Finding an Equine Business Mentor

Find someone with more experience than you in an area of equine business that you are interested in, then ask them to mentor you.

Mentors can help you grow in your equine business, but learning from a mentor takes time and effort on your part. iStock/Ferrantraite

Running your own business is exciting. When you have an idea, you can implement it immediately and make changes whenever you want. Sometimes, however, you might not know where to take a great idea or how to handle a business challenge. That’s when working with a mentor might become the most important thing you can do for your business, according to Cheryl West, a Region 8 representative for the Certified Horsemanship Association (CHA) who runs West Equestrian Services & Training in Sand Springs, Oklahoma.

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“No matter what level you are at, there is always someone else who has more experience, training, etc.,” she said. “Let them guide you around pitfalls, through tough spots, and help you be a better instructor, trainer and coach. My mentors have been invaluable, and I love passing my information and experience along to those whom I have helped develop into instructors.”

Check out this book on Amazon by Tim Ferriss: Tribe of Mentors: Short Life Advice from the Best in the World.” Ferriss is the #1 New York Times best-selling author of The 4-Hour Workweek.

Mentor relationships change over time based on the different stages of personal and professional growth. Working with more than one mentor over your career or even at the same time can be beneficial when each mentor has something different to offer you.

Finding the right mentor begins with knowing your goals. Spend time thinking about what you’d like to learn or become better at in your equine business. That will help you identify someone with the right experience who can help you.

It’s also important to be committed. The best outcomes from a mentoring relationship come from the effort you put into the advice a mentor gives.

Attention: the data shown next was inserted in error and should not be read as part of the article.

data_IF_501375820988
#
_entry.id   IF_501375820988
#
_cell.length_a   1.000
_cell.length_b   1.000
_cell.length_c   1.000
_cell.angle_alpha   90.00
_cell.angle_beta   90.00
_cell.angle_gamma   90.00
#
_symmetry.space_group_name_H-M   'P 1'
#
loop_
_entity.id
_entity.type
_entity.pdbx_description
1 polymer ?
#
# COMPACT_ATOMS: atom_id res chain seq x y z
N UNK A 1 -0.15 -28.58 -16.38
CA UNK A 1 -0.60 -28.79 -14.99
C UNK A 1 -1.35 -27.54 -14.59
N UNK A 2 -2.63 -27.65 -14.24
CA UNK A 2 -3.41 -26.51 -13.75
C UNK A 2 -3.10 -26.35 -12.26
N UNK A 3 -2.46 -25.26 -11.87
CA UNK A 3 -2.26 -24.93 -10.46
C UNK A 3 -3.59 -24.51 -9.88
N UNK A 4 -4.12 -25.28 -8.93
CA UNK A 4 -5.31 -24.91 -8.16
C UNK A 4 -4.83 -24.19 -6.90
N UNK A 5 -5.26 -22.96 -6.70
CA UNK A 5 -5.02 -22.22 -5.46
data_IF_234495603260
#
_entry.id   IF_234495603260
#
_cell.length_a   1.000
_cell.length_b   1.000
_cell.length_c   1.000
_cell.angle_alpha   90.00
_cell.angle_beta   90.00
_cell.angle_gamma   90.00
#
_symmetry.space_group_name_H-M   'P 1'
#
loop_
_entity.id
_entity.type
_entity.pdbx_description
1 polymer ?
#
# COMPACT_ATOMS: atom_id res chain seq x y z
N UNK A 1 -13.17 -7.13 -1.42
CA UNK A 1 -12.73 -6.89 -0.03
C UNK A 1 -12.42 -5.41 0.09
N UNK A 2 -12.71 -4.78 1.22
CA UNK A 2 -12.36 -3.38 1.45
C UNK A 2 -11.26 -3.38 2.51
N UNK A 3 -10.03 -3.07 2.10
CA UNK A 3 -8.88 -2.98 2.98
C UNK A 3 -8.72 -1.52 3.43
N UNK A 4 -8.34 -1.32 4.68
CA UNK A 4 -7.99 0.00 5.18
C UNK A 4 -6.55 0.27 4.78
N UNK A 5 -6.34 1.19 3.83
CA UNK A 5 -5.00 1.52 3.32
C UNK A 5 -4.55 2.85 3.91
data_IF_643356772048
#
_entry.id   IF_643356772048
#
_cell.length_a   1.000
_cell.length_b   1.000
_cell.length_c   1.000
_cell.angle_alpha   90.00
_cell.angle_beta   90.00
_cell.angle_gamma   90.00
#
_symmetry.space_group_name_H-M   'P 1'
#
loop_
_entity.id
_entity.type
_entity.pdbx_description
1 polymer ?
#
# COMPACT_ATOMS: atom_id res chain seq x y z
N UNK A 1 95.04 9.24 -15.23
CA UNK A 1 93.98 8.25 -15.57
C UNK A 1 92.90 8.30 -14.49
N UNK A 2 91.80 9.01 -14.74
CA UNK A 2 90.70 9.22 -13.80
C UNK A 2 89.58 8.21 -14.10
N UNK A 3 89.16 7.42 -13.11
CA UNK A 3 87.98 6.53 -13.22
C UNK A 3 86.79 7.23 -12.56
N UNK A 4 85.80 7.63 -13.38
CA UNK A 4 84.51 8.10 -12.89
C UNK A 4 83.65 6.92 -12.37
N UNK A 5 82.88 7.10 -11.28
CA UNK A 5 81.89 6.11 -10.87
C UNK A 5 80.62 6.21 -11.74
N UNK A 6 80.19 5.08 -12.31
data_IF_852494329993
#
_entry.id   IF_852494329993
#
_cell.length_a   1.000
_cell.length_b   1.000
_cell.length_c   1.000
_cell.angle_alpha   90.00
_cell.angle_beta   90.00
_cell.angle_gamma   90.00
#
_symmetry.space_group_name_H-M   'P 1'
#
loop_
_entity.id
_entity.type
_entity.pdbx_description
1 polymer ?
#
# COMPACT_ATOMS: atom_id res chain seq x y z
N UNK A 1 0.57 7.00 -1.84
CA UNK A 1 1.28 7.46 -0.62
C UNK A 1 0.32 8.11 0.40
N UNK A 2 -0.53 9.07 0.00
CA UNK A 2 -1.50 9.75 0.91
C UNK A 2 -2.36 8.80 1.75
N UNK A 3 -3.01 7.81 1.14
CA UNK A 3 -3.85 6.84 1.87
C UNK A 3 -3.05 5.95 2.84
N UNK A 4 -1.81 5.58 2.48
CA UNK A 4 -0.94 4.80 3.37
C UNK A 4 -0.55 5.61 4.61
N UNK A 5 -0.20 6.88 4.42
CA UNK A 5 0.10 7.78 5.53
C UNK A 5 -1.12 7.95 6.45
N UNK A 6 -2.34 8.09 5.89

Check out this book from Amazon: “Mentors: How to Help and Be Helped.”

To find a mentor, first look within your professional network. You might choose to approach someone you already have a relationship with. Conversely, you can ask someone you know if they could recommend a mentor who has skills in the area you are seeking. 

Instructors Instead of Mentors

While finding a mentor for your equine business is wonderful, not everyone needs that type of relationship. If you are trying to be a better teacher, you might just need to find the right riding instructor from whom you can learn the skills you are missing. Then take those skills and pass them along to your students.

“Finding the right instructor is different from a mentor,” West said. “I wish that I had found the instructors I have now 20 years ago. They are amazing and patient women who really understand body mechanics and have truly helped me make huge progress. I get exactly the information I need, when I need it.”

Equine business owners can create an Amazon Business Account.

Take-Home Message

If you are looking to find or be a mentor in the equine industry, joining a group such as CHA can support your personal and business interests can create opportunities for you to grow. 

And if you just want to be a better rider—or a better riding instructor—then learning from experienced teachers whose skillsets are different from yours might be the right path for your continuing advancement.

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